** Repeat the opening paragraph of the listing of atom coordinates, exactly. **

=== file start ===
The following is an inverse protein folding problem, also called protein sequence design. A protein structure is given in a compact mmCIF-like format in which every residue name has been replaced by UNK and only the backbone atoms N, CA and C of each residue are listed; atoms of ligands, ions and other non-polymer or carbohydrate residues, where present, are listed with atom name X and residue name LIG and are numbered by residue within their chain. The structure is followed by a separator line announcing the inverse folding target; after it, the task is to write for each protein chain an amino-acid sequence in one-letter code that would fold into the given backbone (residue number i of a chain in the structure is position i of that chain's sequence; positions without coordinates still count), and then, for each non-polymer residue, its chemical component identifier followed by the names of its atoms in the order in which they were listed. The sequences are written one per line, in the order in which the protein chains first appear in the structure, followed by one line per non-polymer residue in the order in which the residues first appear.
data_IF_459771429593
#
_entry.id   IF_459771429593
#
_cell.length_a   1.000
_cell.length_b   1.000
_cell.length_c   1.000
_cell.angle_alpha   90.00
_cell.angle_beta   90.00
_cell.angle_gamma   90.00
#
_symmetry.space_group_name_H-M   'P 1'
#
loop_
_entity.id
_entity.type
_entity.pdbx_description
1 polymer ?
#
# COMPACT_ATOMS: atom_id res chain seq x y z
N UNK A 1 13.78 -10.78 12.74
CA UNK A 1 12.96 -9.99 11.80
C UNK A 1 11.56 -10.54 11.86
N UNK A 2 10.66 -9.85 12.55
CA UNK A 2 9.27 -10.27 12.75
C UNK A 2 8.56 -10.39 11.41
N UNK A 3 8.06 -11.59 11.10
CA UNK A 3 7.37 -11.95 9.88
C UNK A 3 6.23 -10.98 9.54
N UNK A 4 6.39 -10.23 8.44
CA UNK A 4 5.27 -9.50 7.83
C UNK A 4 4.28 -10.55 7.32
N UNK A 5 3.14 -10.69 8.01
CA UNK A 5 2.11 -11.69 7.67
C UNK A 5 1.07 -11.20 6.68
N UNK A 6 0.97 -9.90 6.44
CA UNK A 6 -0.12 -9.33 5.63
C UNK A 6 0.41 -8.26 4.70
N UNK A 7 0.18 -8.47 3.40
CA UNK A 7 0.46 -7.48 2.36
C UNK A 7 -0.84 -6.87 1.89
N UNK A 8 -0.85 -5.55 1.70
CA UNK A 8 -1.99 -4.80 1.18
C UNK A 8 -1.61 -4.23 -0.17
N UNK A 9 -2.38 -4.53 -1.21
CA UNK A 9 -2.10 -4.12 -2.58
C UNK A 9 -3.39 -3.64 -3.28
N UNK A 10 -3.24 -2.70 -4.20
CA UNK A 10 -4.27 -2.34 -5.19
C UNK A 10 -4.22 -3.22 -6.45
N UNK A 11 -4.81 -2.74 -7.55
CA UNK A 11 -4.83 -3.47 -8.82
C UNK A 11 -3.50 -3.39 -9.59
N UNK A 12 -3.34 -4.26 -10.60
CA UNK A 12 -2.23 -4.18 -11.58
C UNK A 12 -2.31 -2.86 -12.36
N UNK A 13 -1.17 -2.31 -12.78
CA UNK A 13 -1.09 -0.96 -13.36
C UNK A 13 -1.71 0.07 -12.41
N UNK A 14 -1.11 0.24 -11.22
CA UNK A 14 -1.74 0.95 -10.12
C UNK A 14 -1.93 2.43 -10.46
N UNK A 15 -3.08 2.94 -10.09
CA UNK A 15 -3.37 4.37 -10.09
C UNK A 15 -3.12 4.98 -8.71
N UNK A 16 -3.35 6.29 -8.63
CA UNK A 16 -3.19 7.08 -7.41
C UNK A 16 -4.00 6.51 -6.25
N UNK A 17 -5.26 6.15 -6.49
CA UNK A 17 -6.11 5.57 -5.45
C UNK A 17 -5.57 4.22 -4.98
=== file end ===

The following is an inverse protein folding problem, also called protein sequence design. A protein structure is given in a compact mmCIF-like format in which every residue name has been replaced by UNK and only the backbone atoms N, CA and C of each residue are listed; atoms of ligands, ions and other non-polymer or carbohydrate residues, where present, are listed with atom name X and residue name LIG and are numbered by residue within their chain. The structure is followed by a separator line announcing the inverse folding target; after it, the task is to write for each protein chain an amino-acid sequence in one-letter code that would fold into the given backbone (residue number i of a chain in the structure is position i of that chain's sequence; positions without coordinates still count), and then, for each non-polymer residue, its chemical component identifier followed by the names of its atoms in the order in which they were listed. The sequences are written one per line, in the order in which the protein chains first appear in the structure, followed by one line per non-polymer residue in the order in which the residues first appear.